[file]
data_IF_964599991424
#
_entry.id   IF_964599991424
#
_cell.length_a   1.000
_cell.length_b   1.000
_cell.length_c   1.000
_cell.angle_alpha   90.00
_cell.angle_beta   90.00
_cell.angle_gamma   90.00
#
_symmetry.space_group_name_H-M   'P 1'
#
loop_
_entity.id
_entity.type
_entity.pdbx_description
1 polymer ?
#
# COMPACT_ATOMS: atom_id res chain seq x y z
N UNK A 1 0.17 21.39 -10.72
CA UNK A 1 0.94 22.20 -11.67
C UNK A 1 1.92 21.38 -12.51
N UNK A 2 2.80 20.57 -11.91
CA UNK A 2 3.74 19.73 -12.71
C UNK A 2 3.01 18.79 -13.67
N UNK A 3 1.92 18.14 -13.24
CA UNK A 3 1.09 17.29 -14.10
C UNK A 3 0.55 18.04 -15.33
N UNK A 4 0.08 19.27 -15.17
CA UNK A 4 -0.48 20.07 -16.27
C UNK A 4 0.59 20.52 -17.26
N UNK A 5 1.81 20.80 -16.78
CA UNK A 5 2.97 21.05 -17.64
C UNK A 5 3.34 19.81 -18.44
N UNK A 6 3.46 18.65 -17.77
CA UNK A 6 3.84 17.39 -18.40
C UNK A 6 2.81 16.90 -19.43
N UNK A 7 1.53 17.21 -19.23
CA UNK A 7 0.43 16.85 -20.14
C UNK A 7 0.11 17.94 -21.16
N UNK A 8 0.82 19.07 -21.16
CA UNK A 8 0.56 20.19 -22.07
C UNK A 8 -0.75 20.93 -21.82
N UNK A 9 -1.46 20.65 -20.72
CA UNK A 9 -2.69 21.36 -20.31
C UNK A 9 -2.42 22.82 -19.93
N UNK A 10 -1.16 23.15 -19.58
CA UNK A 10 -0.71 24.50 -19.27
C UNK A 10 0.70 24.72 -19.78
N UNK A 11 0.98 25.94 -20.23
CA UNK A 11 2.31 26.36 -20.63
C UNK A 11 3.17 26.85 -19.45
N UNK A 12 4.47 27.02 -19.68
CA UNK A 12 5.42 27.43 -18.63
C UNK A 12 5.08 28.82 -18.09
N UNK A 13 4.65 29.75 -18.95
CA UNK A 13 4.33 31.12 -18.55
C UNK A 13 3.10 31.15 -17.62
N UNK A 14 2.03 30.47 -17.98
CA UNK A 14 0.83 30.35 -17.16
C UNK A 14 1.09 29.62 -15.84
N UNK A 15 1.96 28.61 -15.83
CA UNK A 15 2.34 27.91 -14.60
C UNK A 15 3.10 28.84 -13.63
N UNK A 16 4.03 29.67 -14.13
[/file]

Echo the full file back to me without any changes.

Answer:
data_IF_964599991424
#
_entry.id   IF_964599991424
#
_cell.length_a   1.000
_cell.length_b   1.000
_cell.length_c   1.000
_cell.angle_alpha   90.00
_cell.angle_beta   90.00
_cell.angle_gamma   90.00
#
_symmetry.space_group_name_H-M   'P 1'
#
loop_
_entity.id
_entity.type
_entity.pdbx_description
1 polymer ?
#
# COMPACT_ATOMS: atom_id res chain seq x y z
N UNK A 1 0.17 21.39 -10.72
CA UNK A 1 0.94 22.20 -11.67
C UNK A 1 1.92 21.38 -12.51
N UNK A 2 2.80 20.57 -11.91
CA UNK A 2 3.74 19.73 -12.71
C UNK A 2 3.01 18.79 -13.67
N UNK A 3 1.92 18.14 -13.24
CA UNK A 3 1.09 17.29 -14.10
C UNK A 3 0.55 18.04 -15.33
N UNK A 4 0.08 19.27 -15.17
CA UNK A 4 -0.48 20.07 -16.27
C UNK A 4 0.59 20.52 -17.26
N UNK A 5 1.81 20.80 -16.78
CA UNK A 5 2.97 21.05 -17.64
C UNK A 5 3.34 19.81 -18.44
N UNK A 6 3.46 18.65 -17.77
CA UNK A 6 3.84 17.39 -18.40
C UNK A 6 2.81 16.90 -19.43
N UNK A 7 1.53 17.21 -19.23
CA UNK A 7 0.43 16.85 -20.14
C UNK A 7 0.11 17.94 -21.16
N UNK A 8 0.82 19.07 -21.16
CA UNK A 8 0.56 20.19 -22.07
C UNK A 8 -0.75 20.93 -21.82
N UNK A 9 -1.46 20.65 -20.72
CA UNK A 9 -2.69 21.36 -20.31
C UNK A 9 -2.42 22.82 -19.93
N UNK A 10 -1.16 23.15 -19.58
CA UNK A 10 -0.71 24.50 -19.27
C UNK A 10 0.70 24.72 -19.78
N UNK A 11 0.98 25.94 -20.23
CA UNK A 11 2.31 26.36 -20.63
C UNK A 11 3.17 26.85 -19.45
N UNK A 12 4.47 27.02 -19.68
CA UNK A 12 5.42 27.43 -18.63
C UNK A 12 5.08 28.82 -18.09
N UNK A 13 4.65 29.75 -18.95
CA UNK A 13 4.33 31.12 -18.55
C UNK A 13 3.10 31.15 -17.62
N UNK A 14 2.03 30.47 -17.98
CA UNK A 14 0.83 30.35 -17.16
C UNK A 14 1.09 29.62 -15.84
N UNK A 15 1.96 28.61 -15.83
CA UNK A 15 2.34 27.91 -14.60
C UNK A 15 3.10 28.84 -13.63
N UNK A 16 4.03 29.67 -14.13